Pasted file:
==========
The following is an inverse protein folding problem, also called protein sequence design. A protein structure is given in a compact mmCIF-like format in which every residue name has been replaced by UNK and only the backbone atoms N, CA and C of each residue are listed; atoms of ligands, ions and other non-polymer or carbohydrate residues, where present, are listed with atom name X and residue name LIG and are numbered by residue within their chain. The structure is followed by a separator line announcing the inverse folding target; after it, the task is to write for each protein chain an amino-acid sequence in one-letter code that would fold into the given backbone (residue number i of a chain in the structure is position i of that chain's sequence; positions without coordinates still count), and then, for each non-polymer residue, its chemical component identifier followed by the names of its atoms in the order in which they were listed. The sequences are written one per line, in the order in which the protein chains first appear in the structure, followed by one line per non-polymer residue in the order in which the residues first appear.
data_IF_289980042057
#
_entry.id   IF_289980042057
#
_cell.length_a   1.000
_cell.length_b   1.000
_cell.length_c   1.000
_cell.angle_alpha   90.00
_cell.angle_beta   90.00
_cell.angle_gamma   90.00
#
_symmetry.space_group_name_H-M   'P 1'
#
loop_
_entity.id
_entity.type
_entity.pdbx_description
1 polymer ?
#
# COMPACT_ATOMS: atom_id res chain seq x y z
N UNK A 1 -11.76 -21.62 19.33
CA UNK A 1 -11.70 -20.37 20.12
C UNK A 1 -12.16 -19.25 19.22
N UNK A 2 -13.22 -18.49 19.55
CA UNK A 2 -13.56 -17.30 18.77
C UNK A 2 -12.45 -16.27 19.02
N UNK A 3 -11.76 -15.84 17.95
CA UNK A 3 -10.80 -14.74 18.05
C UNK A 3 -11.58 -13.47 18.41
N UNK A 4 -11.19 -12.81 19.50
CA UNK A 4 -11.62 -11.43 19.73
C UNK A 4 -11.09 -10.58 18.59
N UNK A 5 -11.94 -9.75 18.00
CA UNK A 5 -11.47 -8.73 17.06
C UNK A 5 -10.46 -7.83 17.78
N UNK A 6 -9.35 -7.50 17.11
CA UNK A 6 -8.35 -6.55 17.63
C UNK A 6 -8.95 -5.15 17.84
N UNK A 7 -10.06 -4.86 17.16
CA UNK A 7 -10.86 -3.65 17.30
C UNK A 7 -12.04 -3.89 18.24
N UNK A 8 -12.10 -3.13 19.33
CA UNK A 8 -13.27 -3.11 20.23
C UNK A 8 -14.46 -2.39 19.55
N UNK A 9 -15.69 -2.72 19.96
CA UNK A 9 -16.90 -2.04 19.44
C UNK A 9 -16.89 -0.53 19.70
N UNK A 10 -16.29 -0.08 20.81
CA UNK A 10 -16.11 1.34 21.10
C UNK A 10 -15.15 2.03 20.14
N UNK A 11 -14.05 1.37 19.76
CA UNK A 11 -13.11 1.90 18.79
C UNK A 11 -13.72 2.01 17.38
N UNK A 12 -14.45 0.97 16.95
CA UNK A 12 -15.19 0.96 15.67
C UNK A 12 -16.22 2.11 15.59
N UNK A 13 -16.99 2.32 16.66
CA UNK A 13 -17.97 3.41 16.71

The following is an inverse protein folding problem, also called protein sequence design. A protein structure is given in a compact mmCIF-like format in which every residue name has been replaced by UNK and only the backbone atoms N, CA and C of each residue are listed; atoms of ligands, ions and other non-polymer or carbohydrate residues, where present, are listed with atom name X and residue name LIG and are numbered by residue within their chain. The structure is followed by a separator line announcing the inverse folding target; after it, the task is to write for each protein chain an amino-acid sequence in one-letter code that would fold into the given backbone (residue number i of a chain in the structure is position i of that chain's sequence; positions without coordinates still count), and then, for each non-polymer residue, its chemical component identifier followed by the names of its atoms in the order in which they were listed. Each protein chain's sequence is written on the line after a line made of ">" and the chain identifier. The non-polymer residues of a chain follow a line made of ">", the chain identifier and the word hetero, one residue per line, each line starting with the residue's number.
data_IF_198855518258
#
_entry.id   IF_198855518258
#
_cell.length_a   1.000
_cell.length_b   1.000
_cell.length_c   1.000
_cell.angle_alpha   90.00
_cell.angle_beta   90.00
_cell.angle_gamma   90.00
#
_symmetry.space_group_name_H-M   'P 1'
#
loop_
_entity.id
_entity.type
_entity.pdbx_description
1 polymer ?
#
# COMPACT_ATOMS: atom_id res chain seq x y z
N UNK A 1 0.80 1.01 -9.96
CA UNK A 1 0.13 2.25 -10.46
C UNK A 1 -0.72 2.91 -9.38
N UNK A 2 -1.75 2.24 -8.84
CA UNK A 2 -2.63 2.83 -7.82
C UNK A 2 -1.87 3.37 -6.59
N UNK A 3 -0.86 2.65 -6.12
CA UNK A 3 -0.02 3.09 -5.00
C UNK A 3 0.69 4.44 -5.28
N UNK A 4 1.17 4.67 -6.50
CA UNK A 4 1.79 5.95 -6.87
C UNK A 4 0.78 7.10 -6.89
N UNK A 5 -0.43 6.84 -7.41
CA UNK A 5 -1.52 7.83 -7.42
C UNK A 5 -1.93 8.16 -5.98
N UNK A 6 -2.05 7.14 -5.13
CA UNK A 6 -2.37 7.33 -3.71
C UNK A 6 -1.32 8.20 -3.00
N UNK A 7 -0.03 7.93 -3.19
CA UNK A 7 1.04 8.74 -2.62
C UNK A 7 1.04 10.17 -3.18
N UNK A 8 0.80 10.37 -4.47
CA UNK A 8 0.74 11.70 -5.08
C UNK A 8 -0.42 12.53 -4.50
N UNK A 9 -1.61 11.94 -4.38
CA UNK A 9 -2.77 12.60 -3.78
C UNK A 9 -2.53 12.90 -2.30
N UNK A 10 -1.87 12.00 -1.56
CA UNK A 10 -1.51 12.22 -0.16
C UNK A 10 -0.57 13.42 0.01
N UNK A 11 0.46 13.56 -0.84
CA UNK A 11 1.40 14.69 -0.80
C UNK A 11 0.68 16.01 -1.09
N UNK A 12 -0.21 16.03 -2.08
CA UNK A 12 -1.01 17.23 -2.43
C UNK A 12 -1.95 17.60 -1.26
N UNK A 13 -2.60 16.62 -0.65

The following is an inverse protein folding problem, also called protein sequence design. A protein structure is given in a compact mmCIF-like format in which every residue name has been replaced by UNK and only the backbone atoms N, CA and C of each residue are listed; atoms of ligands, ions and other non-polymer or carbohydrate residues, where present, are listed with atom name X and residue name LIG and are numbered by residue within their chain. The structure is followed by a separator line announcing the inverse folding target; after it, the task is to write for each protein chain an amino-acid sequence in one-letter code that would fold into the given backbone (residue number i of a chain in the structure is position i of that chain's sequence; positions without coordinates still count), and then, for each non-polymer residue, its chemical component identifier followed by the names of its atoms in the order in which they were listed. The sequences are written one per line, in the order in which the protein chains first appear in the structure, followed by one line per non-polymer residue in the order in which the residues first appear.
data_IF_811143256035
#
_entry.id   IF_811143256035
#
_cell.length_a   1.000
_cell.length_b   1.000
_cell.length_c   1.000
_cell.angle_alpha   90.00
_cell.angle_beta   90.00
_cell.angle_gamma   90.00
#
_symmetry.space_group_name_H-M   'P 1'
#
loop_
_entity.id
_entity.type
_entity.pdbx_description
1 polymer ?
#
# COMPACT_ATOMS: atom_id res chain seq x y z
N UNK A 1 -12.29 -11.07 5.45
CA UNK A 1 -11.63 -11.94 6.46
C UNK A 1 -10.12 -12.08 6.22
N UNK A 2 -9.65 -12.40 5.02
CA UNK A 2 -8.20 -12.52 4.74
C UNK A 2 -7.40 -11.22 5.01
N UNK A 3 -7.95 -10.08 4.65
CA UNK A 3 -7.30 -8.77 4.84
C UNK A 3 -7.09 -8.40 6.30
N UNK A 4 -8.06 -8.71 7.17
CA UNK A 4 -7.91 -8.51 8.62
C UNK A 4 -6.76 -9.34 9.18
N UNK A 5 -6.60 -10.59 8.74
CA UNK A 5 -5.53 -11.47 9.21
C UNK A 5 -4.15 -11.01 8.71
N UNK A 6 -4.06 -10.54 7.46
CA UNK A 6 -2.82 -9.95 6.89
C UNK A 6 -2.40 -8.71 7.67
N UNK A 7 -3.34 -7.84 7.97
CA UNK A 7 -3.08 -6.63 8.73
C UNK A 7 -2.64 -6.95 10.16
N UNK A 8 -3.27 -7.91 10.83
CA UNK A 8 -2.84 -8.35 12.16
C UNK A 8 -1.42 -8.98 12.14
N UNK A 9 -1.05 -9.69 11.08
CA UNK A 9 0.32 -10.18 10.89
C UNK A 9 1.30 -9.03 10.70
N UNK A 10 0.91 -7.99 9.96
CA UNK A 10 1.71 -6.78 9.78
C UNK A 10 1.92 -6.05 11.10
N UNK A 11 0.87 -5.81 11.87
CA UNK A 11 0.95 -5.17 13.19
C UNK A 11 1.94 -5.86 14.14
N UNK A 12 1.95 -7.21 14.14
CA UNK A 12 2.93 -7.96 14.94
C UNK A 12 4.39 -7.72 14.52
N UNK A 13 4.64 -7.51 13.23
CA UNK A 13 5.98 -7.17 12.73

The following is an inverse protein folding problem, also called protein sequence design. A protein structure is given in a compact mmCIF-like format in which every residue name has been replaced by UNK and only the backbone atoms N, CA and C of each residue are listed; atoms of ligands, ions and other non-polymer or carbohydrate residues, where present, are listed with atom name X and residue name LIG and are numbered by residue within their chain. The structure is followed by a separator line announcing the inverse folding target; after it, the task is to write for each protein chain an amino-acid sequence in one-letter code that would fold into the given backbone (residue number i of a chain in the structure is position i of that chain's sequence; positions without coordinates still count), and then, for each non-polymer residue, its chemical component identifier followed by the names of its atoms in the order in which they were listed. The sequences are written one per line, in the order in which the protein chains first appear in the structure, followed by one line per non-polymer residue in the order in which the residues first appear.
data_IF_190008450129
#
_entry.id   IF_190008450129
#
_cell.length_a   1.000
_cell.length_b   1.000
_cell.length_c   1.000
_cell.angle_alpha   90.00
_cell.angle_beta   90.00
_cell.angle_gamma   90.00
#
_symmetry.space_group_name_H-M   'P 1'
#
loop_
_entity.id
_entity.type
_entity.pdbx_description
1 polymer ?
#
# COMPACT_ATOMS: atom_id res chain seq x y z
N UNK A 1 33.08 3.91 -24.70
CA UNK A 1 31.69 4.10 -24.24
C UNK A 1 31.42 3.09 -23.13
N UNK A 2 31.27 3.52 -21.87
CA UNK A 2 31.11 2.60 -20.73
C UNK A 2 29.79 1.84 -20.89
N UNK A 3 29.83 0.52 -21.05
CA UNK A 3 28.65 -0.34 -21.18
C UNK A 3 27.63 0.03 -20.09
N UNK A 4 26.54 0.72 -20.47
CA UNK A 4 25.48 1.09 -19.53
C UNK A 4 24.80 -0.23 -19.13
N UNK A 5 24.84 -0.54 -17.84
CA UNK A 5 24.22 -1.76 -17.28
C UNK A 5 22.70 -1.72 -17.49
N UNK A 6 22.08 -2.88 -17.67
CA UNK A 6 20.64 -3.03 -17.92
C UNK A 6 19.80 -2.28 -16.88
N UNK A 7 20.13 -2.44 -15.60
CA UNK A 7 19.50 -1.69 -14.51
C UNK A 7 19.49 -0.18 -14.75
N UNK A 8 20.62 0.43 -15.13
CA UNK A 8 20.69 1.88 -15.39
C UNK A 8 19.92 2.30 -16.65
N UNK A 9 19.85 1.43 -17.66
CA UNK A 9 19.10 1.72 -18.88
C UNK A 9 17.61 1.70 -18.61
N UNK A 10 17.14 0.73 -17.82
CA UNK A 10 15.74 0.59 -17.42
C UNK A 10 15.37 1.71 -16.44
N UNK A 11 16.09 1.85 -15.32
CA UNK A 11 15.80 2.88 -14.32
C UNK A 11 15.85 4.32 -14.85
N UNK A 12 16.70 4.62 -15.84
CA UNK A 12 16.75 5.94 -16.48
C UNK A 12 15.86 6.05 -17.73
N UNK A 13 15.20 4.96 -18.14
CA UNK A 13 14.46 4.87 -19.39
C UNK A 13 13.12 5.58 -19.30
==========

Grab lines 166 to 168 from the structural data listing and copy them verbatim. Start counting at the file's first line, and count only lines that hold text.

N UNK A 10 0.91 -7.99 9.96
CA UNK A 10 1.71 -6.78 9.78
C UNK A 10 1.92 -6.05 11.10